The Arceau Skeleton expresses a right balance between elegance and mystery and goes a step further than pure equestrian codes. The enigmatic Arceau watch confines itself to essential: The mysteries of an elegance imbued with understated lightness. Its skeleton heart appears beneath a smoked crystal, punctuated by openwork numerals that evoke a galloping horse. Between shadow and light, the Arceau Skeleton is a new interpretation of the Hermès time, subtly revealing the complexity of mechanical architecture.
The Cape Cod Martelée revived the age-old method where the case material is hammered to create its finish. How did a treatment so distinct find its place in this year’s collection?
This year, Cape Cod introduces again a bold and innovative new creation with a matt hammered finish, borrowed from the world of jewellery. It adorns the steel case as well as the gradient lacquered dial, ranging from black to anthracite. Cape Cod is perpetually transformed and lays itself open to all kinds of whimsical interpretations.
What inspires your final decisions on design, and what are the principles you adhere to when it comes to Hermès’ design, movement, and finishes for its watches?
When designing, I’m constantly thinking about what our clients are expecting from us — it’s about asserting oneself as a man or woman free of temporal constraints, relaxed, and occasionally whimsical. It is about making light of time rather than seeking to dominate it. It is an invitation to experience a singular relationship with time, a time with which one plays, yet without ever hoping to control it.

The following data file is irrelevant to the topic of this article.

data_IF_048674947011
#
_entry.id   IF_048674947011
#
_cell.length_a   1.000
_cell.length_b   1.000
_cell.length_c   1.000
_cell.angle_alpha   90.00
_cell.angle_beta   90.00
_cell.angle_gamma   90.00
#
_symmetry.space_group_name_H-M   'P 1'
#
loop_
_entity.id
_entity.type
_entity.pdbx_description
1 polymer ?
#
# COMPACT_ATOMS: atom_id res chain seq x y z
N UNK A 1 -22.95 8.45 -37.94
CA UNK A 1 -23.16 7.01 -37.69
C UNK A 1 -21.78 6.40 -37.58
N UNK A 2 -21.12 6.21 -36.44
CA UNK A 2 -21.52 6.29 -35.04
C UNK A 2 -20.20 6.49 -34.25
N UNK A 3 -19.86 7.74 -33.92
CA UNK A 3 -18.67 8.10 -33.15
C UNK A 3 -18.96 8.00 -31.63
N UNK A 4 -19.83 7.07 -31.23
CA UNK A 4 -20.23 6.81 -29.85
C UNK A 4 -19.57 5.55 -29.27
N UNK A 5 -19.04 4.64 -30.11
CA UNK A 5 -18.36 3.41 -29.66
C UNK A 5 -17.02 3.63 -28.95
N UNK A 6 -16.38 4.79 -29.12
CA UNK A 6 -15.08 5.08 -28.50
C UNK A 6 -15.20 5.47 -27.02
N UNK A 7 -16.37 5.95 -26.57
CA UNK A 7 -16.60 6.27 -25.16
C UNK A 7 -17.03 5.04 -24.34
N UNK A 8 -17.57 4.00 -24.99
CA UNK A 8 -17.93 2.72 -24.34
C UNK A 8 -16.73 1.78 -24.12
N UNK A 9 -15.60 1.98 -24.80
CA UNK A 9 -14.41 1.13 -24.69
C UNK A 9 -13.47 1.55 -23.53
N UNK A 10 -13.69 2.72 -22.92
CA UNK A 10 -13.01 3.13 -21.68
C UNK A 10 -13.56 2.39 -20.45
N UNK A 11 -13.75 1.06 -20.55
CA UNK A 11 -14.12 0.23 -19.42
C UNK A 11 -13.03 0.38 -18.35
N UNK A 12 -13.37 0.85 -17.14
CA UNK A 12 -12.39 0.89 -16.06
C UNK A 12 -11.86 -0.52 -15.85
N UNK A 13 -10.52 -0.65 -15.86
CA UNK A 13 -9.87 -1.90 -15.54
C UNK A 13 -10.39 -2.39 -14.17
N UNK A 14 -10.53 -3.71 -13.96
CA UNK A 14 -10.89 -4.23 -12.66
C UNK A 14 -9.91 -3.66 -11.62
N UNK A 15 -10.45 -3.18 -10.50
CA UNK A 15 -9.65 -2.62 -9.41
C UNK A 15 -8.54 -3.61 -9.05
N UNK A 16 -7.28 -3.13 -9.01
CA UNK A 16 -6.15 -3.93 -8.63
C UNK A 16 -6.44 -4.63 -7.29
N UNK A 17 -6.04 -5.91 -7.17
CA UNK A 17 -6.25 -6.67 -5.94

Hermès’ watchmaking approach melds its legacy, a sense of whimsy, and of course, design – does it get overwhelming to balance these?
While every R&D-department in this industry is engaged in a perpetual quest for innovation, precision, and numerous functions serving to better master time, Hermès’ watchmaking offers a different interpretation of time: A time full of fanciful touches, which goes well beyond style. The Maison does not seek to replicate what already exists but to be audacious.
Hermès is striving to harmonise mechanical complexity with high design, and every year ups the ante on innovation. How is the brand looking to build on this further?
In recent years, we have seen growing interest from Hermès customers, and watch collectors, thanks to launches featuring singular designs and unconventional interpretations of traditional watchmaking. In 2015, for example, there was Slim d’Hermès, born from a stylistic exercise around the purity of design, and expressing a move towards essentials with a minimalist style; in 2018 it was Carré H, a square-shaped watch designed by Marc Berthier featuring a contemporary aesthetic etc.
We are enthusiastic to see the growth of collectors’ interest for our watches which are proofs that the expression of the Hermès time pleases them. Watchmaking represents a ‘client recruitment’ metier for the Maison, through objects imbued with Hermès values, whether equipped with exceptional technical watchmaking elements or expressing singular creativity unrestrained by conventions.
How are you reaching out to your consumers in the times of coronavirus?
We are, of course, adapting to the situation by ensuring that our launches convey the right messages and are understood in the world, which has become digital over the last months. And by supporting the retail in markets that have re-opened or are about to re-open, the second semester will be rich, especially for our women customers highlighting creativity and singularity in our objects.
What do you predict for the future of the watch industry in 2020?
I can’t speak for the future of the watch industry, but I can tell you where we see Hermès watchmakers. These recent years have confirmed that Hermès is legitimate in making watches, bringing its creativity and craftmanship with full credibility. We will keep developing watches that capture the full Hermès essence and alternative ways of displaying the time. Our ambition is to remain an important and well-respected player in the Swiss watch industry while respecting the values of the House. We will never stop surprising our customers with innovative products.
All images: Courtesy brand & Tsukuru Asada